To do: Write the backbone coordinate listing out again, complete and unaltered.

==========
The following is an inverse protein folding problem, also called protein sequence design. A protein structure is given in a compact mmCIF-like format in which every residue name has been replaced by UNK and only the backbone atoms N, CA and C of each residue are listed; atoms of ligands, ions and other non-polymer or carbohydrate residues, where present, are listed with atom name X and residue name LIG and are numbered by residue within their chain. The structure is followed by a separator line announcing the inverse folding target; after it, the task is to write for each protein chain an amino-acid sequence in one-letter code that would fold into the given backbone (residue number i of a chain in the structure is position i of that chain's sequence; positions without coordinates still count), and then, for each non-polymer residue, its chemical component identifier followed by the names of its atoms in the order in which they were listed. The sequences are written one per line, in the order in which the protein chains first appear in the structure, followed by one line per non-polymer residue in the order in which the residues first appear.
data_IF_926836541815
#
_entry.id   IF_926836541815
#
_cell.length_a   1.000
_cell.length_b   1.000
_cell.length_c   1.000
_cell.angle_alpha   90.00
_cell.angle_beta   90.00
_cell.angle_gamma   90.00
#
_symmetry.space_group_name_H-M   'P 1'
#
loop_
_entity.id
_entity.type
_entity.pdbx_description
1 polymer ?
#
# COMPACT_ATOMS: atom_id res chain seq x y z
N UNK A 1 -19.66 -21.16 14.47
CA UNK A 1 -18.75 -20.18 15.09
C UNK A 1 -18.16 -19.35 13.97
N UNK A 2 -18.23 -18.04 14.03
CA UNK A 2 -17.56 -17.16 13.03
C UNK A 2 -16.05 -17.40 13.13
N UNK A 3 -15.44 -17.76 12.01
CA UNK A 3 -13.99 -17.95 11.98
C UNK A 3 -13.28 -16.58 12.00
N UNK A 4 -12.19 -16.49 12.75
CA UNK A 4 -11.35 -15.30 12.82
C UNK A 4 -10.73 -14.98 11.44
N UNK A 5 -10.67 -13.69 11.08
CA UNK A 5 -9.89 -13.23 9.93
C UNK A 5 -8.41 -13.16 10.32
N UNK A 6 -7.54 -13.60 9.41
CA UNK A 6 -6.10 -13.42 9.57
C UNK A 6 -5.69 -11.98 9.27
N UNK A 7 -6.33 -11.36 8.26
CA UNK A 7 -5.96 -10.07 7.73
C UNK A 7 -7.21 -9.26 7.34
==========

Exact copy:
The following is an inverse protein folding problem, also called protein sequence design. A protein structure is given in a compact mmCIF-like format in which every residue name has been replaced by UNK and only the backbone atoms N, CA and C of each residue are listed; atoms of ligands, ions and other non-polymer or carbohydrate residues, where present, are listed with atom name X and residue name LIG and are numbered by residue within their chain. The structure is followed by a separator line announcing the inverse folding target; after it, the task is to write for each protein chain an amino-acid sequence in one-letter code that would fold into the given backbone (residue number i of a chain in the structure is position i of that chain's sequence; positions without coordinates still count), and then, for each non-polymer residue, its chemical component identifier followed by the names of its atoms in the order in which they were listed. The sequences are written one per line, in the order in which the protein chains first appear in the structure, followed by one line per non-polymer residue in the order in which the residues first appear.
data_IF_926836541815
#
_entry.id   IF_926836541815
#
_cell.length_a   1.000
_cell.length_b   1.000
_cell.length_c   1.000
_cell.angle_alpha   90.00
_cell.angle_beta   90.00
_cell.angle_gamma   90.00
#
_symmetry.space_group_name_H-M   'P 1'
#
loop_
_entity.id
_entity.type
_entity.pdbx_description
1 polymer ?
#
# COMPACT_ATOMS: atom_id res chain seq x y z
N UNK A 1 -19.66 -21.16 14.47
CA UNK A 1 -18.75 -20.18 15.09
C UNK A 1 -18.16 -19.35 13.97
N UNK A 2 -18.23 -18.04 14.03
CA UNK A 2 -17.56 -17.16 13.03
C UNK A 2 -16.05 -17.40 13.13
N UNK A 3 -15.44 -17.76 12.01
CA UNK A 3 -13.99 -17.95 11.98
C UNK A 3 -13.28 -16.58 12.00
N UNK A 4 -12.19 -16.49 12.75
CA UNK A 4 -11.35 -15.30 12.82
C UNK A 4 -10.73 -14.98 11.44
N UNK A 5 -10.67 -13.69 11.08
CA UNK A 5 -9.89 -13.23 9.93
C UNK A 5 -8.41 -13.16 10.32
N UNK A 6 -7.54 -13.60 9.41
CA UNK A 6 -6.10 -13.42 9.57
C UNK A 6 -5.69 -11.98 9.27
N UNK A 7 -6.33 -11.36 8.26
CA UNK A 7 -5.96 -10.07 7.73
C UNK A 7 -7.21 -9.26 7.34